LISA05 Wednesday: Autopod and PKI
While the vendor exhibition opened and inquiries were handled at the Sun booth, I went to the technical session on Configuration Managment Theory and to Radia Perlman‘s invited talk.
The most interesting talk to a kernel developer in the technical session was Shaya Potter presenting on the Autopod work he and Jason Nieh have been pursuing at Columbia. It’s a nice combination of an isolated application environment with process checkpointing, with a number of nice advantages—foremost among them being migration of a running pod (application environment) between systems running different operating system versions.
Shaya mentioned about the port from 2.4 Linux kernel to 2.6, and the loss of simple system call interpositioning in the newer implementation. One interesting area for investigation of similar work on OpenSolaris would be to assess the suitability of the BrandZ technology for creating a checkpointable zone—the preexisting application environment on which to build. There’s a wide variety of potential kernel state to capture, but the appropriateness of the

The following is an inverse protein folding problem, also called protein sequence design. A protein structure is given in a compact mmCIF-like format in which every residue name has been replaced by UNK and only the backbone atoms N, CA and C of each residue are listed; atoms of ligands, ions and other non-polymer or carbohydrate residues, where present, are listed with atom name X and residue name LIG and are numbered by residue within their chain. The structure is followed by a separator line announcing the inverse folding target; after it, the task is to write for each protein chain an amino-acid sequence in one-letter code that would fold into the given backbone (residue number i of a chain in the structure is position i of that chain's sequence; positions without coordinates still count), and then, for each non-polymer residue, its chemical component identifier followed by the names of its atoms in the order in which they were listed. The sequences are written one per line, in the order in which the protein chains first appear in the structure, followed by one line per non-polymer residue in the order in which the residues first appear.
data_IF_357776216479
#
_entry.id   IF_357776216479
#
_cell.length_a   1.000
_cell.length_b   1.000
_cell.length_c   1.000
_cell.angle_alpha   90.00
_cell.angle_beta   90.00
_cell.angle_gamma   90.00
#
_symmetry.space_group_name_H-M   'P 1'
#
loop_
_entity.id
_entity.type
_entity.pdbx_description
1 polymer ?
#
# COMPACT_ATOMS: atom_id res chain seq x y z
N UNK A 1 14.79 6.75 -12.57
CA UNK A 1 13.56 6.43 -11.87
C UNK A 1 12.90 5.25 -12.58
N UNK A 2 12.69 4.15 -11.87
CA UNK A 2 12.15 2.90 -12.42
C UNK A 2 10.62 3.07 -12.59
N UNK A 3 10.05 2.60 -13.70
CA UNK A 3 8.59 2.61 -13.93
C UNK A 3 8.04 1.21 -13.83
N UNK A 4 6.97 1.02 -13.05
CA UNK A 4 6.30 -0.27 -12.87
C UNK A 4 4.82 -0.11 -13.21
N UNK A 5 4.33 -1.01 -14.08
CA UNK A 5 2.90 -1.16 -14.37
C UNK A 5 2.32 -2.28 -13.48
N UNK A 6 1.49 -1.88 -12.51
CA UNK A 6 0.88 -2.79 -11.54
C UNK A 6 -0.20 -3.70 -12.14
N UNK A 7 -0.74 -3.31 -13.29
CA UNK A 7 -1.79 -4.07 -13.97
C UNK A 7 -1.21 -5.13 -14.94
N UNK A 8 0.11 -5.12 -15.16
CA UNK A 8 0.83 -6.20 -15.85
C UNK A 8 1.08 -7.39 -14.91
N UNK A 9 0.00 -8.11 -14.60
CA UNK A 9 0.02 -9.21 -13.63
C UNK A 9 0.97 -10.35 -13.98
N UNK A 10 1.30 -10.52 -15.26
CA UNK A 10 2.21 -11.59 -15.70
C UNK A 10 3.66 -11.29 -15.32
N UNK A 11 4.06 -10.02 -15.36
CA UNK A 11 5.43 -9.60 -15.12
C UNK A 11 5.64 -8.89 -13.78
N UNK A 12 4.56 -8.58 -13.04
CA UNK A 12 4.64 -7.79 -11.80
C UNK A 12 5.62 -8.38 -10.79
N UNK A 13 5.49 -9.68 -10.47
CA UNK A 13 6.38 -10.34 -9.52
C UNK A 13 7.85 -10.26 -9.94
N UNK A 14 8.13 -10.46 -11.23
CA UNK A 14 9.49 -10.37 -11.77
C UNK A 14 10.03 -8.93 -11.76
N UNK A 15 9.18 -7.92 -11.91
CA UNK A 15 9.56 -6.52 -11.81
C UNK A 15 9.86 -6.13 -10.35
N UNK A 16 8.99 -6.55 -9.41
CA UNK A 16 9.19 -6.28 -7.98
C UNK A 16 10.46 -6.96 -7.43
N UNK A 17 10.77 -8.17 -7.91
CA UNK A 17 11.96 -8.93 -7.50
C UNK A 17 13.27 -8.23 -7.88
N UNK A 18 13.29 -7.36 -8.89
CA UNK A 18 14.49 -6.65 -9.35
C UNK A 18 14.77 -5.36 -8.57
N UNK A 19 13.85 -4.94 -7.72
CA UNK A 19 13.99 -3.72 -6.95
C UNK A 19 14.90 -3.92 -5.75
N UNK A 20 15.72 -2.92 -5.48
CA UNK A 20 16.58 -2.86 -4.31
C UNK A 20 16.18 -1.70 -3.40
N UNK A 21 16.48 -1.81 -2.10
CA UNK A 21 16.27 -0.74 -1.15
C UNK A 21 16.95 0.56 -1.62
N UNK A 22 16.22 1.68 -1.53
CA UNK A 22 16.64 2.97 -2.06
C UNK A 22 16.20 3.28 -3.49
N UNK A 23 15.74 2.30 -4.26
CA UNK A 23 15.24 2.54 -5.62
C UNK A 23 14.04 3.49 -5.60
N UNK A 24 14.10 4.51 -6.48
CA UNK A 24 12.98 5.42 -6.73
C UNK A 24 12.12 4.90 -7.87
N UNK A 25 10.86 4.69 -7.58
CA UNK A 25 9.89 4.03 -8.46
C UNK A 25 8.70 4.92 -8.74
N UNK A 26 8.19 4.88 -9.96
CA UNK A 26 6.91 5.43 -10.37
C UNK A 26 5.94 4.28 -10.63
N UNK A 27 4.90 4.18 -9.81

brand architecture may simplify aspects of a prototype.
Despite being at Sun for a while, I’ve never heard Radia Perlman speak before, and I can now highly recommend it: she’s engaging and funny, as well as a very clear technical presenter. Radia gave an overview of the ideas and implementation issues around Public Key Infrastructure (PKI). Apparently, she and her co-authors have released a new edition of their text, Network Security: Private Communication in a Public World [Amazon], which I’ll put on my wish list.